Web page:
March 18th, 1989 can be considered as one of the most important if not the most important date in the history of Indian defense. It was quite evident by then that Pakistan was well on its way of developing a full-fledged nuclear weapon ready for deployment. The then Prime Minister Rajiv Gandhi was in his final days as the Prime Minister and was caught up amidst excessive internal and external conflicts but thankfully that did not deter him from taking a firm stand regarding the country’s defense. 1989 was also the last year when Pakistan last received their annual certificate of being a nuclear free country.
Under such circumstances the Indian Air Force (IAF) decided to conduct a massive show of power on March 18th, 1989 by kicking of what can be said as one of the biggest Air Force exercises in the history of independent India. Almost a third of all available aircrafts (129 then) participated in this exercise that took place at the firing ranges of Tilpat on the south-eastern edge of Delhi. Rajiv Gandhi was present at the ranges during the time and signaled the then defense secretary Naresh Chandra to a tent. This very specific incident in Indian history is said to be a turning point in the nuclear armament of India. The conversation between the Prime Minister and the Defense Secretary can never be detailed as of now but from what little is available, Rajiv Gandhi had decided during this conversation that it was time for India to have their own nuclear arsenal.
Rajiv Gandhi made Naresh Chandra in charge of what came to be known as the nuclear ‘Core’ group which included the likes of V.S. Arunachalam, the then head of DRDO, nuclear scientist P.K. Iyengar, R. Chidambaram, Anil Kakodkar, K. ‘Sant’ Santhanam, Muthuswamy Balachandran and India’s missile man Dr. A.P.J. Abdul Kalam along with some others. Naresh Chandra was a perfect choice for this role as he was a civil servant with immense experience, discretion and had the ability to cut a few corners if needed.
It was decided that the entire operation would be totally discreet and would have nothing to do with the ‘system’ back then. It was named Operation Shakti. No documentation was ever made or recorded by any government officials. Not even the PMO had one piece of paper that stated any details regarding this operation. The money flow had to be quite heavy but at the same time had to be discreet given the sheer amount of auditors and foreign agents keeping a keen eye on the Indian peninsula. The money required for the project was allocated during the annual budget under the ‘Science and technology’ category. This was done to keep the information secret even from the Planning Commission.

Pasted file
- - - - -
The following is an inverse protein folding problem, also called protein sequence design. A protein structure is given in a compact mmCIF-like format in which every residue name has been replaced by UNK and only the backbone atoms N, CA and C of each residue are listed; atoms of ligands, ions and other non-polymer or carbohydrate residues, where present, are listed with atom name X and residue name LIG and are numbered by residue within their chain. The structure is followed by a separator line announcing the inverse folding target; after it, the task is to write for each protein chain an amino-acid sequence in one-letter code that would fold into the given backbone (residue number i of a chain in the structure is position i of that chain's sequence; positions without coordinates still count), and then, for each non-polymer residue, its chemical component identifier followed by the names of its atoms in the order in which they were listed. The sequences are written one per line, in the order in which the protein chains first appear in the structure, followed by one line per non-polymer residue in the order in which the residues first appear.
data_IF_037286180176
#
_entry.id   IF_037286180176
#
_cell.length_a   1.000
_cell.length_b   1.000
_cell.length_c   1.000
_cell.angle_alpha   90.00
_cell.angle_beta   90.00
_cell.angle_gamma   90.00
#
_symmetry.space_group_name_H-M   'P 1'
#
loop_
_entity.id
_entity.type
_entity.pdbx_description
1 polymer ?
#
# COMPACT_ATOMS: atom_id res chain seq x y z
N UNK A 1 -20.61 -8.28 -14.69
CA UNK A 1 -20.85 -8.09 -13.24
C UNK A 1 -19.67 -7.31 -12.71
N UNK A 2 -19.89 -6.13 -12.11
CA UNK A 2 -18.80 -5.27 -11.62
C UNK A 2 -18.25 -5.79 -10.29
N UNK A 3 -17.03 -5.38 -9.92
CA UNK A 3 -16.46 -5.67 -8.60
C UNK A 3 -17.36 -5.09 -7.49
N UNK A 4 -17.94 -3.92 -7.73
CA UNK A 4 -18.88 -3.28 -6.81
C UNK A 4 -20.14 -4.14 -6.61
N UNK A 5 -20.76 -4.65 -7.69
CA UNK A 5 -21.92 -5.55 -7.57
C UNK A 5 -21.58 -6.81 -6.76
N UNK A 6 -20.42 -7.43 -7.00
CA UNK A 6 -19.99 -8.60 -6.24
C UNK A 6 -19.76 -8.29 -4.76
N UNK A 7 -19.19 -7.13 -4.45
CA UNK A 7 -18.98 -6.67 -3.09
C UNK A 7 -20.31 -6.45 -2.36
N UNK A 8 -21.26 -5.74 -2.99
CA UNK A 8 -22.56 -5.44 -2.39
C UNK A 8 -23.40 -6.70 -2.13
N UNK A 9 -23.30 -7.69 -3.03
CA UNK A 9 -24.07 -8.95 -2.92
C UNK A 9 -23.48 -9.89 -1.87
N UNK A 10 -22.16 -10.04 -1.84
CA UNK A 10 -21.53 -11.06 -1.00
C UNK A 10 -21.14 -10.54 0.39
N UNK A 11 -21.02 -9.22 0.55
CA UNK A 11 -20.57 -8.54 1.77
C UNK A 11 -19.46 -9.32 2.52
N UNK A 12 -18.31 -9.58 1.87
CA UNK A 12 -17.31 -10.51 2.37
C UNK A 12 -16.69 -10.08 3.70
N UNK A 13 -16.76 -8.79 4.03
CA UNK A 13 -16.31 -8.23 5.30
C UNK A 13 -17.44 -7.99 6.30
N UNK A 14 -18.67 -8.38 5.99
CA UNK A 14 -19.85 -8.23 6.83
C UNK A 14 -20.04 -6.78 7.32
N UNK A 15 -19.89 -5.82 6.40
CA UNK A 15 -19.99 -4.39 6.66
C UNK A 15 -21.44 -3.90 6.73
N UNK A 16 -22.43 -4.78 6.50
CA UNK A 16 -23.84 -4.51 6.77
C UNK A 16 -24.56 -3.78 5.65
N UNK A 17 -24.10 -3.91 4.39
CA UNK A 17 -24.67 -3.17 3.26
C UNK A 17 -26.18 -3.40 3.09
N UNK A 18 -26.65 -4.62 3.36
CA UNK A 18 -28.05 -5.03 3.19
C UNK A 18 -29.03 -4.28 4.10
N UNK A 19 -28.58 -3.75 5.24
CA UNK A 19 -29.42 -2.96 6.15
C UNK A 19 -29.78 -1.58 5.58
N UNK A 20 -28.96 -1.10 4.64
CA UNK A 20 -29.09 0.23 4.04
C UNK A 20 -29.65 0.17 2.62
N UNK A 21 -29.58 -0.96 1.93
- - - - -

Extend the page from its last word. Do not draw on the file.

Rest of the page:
Heavy sanctions had been implied on India because of the Pokhran I tests therefore acquiring materials from global markets while keeping all of it under covers was quite a daunting task. This has been one of the most well kept secrets India has been able to conceal from the rest of the world. The core team deserves even more accolades than they currently do because during the time when all of this was unfolding, Pakistani smugglers and thieves were leaving their trail everywhere they went. For the entire duration of almost 10 years from 1989 to 1998 when the Pokhran II tests were successfully conducted, not even one person whether being a scientist, a politician, a diplomat or a civil servant was caught or uttered a single word to any outsider. The very thought fills me up with national pride.
Since Pokhran I, the Indian nuclear programme witnessed 7 prime ministers from Rajiv Gandhi to Atal Bihari Vajpayee and for quarter of the century everything related to the programme remained totally discreet. India witnessed political and civil turmoil during this period and even went through a period of national emergency but such was the dedication of the members involved including the Prime Ministers that they kept their political and personal differences aside and worked in unison for the nation, something that is missing from the current scenario of politics. The leaders in the past would be saddened to see such a state of politics in the country.
The passage to Pokhran II was quite dangerous and depended completely on the will of the core team given the sanctions that followed Pokhran I. It was this very week from 11th May, 1998 to 13th May, 1998 when India successfully tested 1 fusion bomb and 4 other fission bombs and Operation Shakti was declared a success. United States along with their intelligence agency CIA were deeply embarrassed and this was termed as “a serious intelligence failure of the decade.” Outraged, the US imposed economic sanctions on India and opposed India internationally. During 1998-1999 the US and India held several bilateral talks in order to ease the situation. America even tried to roll back India’s Nuclear Program but was unsuccessful in doing so. With another failure in their belt, US then tried to have India sign the Comprehensive Nuclear Test Ban Treaty and the Non Proliferation Treaty and again met with failure leaving the Bill Clinton government red faced.
It has been 20 years since Operation Shakti was declared a success and since then India till date maintains its ‘No First Use Policy’ which has turned the tides to India’s favor. US now supports India and its support to Pakistan has dwindled significantly in the last two years. Operation Shakti is a very fine example of Indian diplomacy and technical expertise of people who deserve to be appreciated but remain behind the curtains for the nation. They are the dark knights every nation deserves.
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